Controlling what you spend has some benefits. Forbes talked to two extreme early retirees and developed a three step process that could work if you don’t mind forgoing some of the finer things.
Here’s the three-step process Fisker, Mr. Money Mustache and others recommend to pull it off:
1. Embrace a very frugal lifestyle. That means cutting back substantially on biggies like your home and car expenses as well as learning to cook (to save on dining out and prepared foods) and to do more things yourself rather than pay someone else to do them.
2. Save like crazy — ideally at least 75% of your income — and invest the money. Put another way, if you can live on one dollar out of four and invest the other three, you’ll save enough money to cover three years’ worth of future expenses in just one year.
3. Once your investments are sufficient to support that very frugal lifestyle for the rest of your life, consider yourself free to retire. Fisker sets the savings target at 25 to 40 times annual expenses, depending on how many years you have ahead of you.
The story goes on to point out that preparations for retirement shouldn’t be focused entirely on the income side of your budget.
Most people wrongly focus on the income side of this equation, he says. “They want as much income as possible in retirement, to ensure the happiest possible life. What they are missing is that happiness is almost completely unrelated to how much you spend.”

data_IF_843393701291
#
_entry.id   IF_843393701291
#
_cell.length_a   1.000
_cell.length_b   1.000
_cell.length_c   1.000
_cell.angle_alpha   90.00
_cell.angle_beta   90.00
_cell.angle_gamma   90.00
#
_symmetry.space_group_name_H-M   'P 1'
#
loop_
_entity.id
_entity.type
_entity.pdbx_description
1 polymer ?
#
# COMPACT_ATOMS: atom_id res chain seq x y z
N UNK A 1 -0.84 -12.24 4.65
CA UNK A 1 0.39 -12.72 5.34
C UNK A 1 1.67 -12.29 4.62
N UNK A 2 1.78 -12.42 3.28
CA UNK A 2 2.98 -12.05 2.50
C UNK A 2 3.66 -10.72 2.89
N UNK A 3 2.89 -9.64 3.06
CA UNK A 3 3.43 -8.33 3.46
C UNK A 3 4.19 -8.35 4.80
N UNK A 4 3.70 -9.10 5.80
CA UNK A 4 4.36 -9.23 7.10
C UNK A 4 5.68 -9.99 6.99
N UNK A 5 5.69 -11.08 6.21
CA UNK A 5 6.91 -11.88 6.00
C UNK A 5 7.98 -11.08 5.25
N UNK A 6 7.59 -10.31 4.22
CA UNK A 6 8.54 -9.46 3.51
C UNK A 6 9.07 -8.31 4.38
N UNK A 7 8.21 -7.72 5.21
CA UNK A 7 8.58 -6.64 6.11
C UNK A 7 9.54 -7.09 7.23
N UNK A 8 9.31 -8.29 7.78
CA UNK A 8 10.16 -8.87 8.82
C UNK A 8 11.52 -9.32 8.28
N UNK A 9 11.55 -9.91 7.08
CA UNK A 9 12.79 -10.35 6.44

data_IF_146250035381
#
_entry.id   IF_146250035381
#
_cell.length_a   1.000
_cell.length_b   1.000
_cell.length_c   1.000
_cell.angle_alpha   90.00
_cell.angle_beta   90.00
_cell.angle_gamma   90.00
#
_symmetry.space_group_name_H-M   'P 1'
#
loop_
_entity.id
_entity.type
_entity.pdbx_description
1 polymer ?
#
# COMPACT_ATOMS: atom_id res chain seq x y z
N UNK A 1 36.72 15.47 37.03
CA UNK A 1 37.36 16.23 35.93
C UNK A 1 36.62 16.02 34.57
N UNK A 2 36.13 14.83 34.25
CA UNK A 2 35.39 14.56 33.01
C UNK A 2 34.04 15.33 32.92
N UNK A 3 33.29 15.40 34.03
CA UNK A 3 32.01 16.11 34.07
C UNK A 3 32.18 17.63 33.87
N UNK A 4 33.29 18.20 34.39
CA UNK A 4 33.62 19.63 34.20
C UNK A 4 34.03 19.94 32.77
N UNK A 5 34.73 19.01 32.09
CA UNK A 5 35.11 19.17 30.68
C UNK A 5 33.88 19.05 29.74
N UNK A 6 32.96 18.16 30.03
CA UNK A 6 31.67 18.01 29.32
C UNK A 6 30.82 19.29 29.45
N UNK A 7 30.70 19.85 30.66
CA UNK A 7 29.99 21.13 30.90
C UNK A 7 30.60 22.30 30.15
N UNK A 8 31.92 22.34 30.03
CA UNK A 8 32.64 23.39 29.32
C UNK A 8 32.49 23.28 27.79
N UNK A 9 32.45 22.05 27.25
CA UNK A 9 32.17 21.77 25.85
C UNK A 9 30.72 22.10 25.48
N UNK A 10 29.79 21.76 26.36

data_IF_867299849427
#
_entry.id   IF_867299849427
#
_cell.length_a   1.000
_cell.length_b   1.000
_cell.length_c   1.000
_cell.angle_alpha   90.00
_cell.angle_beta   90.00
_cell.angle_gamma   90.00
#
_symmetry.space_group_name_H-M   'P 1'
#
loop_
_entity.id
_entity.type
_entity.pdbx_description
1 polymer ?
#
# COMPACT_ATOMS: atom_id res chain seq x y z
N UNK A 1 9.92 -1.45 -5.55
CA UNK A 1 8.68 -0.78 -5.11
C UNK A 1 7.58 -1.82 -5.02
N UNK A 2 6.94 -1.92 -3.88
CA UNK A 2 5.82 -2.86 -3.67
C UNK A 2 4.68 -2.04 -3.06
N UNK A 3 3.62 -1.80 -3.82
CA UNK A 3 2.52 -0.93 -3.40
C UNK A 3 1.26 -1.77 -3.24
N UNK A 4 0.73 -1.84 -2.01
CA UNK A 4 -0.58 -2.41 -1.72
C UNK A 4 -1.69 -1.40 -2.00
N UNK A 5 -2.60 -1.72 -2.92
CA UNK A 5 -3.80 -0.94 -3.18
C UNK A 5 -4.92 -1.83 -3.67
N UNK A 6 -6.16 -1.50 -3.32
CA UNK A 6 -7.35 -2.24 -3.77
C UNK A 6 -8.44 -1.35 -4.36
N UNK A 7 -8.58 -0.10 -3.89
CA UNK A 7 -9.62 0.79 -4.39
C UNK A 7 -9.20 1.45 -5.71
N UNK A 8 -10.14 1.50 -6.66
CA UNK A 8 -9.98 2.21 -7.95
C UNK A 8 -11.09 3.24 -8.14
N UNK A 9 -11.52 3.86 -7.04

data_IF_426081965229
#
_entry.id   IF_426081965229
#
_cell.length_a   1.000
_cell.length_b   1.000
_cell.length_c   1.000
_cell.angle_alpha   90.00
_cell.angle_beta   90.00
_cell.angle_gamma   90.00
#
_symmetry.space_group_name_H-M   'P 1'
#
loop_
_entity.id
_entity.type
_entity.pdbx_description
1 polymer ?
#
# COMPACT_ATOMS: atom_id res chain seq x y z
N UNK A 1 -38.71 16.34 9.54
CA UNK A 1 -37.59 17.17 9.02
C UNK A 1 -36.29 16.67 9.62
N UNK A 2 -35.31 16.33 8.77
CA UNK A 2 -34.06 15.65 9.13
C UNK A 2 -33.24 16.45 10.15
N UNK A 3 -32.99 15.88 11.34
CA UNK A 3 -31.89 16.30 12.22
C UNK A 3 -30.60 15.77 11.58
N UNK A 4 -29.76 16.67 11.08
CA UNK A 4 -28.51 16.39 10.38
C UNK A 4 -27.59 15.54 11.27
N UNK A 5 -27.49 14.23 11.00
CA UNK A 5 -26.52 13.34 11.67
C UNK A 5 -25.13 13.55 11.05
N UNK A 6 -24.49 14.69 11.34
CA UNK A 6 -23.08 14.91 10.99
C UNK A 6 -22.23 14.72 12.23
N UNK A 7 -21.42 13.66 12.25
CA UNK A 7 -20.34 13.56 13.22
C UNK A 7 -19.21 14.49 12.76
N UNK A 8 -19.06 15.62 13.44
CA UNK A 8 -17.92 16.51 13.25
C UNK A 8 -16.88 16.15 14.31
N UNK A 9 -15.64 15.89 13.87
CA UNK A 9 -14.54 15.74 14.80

Mustache maintains that with a bit of learning and reflection, almost anyone can learn to live happily on half of their take-home pay or less. That “allows savings to compound and set you free rapidly.”
Skeptical? He suggests a trial run.
“Try some experiments in your own lifestyle that cut down your costs and watch the surprising results on how happy you are,” says Mustache. You might wind up driving less, walking more, cooking more and spending more time enjoying nature rather than costly leisure activities, he adds.
Interestingly, the activities that extreme early retirees recommend for saving money bear a strong resemblance to the things many of us look forward to in retirement anyway, such as cooking, gardening, walking and biking.
Their choice to live in smaller homes and not be “owned” by possessions also fits nicely with the attitude many of us adopt as we get older (and, we hope, wiser).
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